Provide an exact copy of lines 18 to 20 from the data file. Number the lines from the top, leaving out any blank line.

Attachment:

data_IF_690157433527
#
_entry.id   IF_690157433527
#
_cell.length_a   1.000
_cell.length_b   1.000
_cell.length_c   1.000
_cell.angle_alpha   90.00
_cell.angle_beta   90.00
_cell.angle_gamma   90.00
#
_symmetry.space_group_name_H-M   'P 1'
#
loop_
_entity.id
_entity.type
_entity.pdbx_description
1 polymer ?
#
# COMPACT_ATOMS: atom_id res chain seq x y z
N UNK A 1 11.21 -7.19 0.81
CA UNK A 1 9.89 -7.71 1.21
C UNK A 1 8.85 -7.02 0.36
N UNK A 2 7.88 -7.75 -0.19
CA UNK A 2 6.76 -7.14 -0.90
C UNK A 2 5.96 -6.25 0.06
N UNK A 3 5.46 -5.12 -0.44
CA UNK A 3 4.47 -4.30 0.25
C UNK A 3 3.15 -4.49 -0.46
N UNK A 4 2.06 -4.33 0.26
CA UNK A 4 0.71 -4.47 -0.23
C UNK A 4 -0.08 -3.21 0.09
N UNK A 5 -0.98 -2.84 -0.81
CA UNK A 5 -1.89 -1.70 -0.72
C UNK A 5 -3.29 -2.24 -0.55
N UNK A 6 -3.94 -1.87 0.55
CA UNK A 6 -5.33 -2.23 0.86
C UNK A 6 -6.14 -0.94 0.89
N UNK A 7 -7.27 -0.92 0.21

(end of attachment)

1 polymer ?
#
# COMPACT_ATOMS: atom_id res chain seq x y z